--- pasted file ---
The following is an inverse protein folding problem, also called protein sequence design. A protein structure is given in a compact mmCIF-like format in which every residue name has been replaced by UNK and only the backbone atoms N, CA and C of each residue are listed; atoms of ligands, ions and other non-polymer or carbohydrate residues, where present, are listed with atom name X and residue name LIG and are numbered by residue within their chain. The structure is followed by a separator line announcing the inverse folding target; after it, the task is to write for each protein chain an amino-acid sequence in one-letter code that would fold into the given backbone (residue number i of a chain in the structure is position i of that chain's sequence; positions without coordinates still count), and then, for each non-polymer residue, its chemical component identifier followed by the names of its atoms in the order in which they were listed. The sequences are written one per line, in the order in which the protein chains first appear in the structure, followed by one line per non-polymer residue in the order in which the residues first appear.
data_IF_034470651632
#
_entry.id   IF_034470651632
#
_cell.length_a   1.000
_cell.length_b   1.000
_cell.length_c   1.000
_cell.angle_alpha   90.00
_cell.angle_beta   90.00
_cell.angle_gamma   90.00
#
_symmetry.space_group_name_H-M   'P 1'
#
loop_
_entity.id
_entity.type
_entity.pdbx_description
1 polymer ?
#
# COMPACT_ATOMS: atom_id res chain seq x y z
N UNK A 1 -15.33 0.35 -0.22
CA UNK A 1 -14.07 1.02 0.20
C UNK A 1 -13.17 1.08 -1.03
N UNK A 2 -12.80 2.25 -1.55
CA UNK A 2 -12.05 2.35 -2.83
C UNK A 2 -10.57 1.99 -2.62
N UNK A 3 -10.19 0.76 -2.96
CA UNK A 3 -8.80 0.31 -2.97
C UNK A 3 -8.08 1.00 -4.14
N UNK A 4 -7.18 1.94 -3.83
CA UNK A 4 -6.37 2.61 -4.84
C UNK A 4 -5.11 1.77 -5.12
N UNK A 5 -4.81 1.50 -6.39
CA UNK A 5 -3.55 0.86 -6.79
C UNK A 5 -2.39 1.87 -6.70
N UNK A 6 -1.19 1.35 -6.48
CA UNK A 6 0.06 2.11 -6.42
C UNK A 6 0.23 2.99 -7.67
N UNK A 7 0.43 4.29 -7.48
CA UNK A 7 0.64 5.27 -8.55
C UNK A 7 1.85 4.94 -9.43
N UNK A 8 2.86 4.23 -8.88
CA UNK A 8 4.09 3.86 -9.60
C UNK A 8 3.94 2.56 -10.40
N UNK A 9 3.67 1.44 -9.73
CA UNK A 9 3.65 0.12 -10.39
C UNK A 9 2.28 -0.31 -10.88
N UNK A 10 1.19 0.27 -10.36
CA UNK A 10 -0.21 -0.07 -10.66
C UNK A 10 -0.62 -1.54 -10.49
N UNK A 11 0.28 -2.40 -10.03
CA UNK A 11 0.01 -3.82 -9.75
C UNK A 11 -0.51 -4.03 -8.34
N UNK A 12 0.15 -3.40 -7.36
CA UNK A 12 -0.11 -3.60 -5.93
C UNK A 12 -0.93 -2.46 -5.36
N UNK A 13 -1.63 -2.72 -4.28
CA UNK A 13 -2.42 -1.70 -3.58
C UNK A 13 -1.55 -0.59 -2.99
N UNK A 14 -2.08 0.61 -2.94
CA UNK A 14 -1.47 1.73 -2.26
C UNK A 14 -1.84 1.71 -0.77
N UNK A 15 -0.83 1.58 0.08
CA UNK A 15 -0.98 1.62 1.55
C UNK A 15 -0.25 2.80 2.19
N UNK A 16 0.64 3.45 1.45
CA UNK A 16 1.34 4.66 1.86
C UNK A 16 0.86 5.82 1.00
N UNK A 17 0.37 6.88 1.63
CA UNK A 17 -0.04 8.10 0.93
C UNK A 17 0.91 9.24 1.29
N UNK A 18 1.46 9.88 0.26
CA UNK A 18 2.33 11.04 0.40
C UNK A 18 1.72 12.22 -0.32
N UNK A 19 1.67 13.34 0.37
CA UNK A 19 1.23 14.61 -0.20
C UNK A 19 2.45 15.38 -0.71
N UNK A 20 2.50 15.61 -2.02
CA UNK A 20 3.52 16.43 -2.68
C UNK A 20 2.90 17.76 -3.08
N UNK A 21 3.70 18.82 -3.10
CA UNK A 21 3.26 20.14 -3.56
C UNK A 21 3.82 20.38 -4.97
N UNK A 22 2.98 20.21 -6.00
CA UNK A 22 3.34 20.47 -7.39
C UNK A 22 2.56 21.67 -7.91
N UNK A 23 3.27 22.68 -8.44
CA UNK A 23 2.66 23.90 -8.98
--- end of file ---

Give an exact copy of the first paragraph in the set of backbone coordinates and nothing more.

The following is an inverse protein folding problem, also called protein sequence design. A protein structure is given in a compact mmCIF-like format in which every residue name has been replaced by UNK and only the backbone atoms N, CA and C of each residue are listed; atoms of ligands, ions and other non-polymer or carbohydrate residues, where present, are listed with atom name X and residue name LIG and are numbered by residue within their chain. The structure is followed by a separator line announcing the inverse folding target; after it, the task is to write for each protein chain an amino-acid sequence in one-letter code that would fold into the given backbone (residue number i of a chain in the structure is position i of that chain's sequence; positions without coordinates still count), and then, for each non-polymer residue, its chemical component identifier followed by the names of its atoms in the order in which they were listed. The sequences are written one per line, in the order in which the protein chains first appear in the structure, followed by one line per non-polymer residue in the order in which the residues first appear.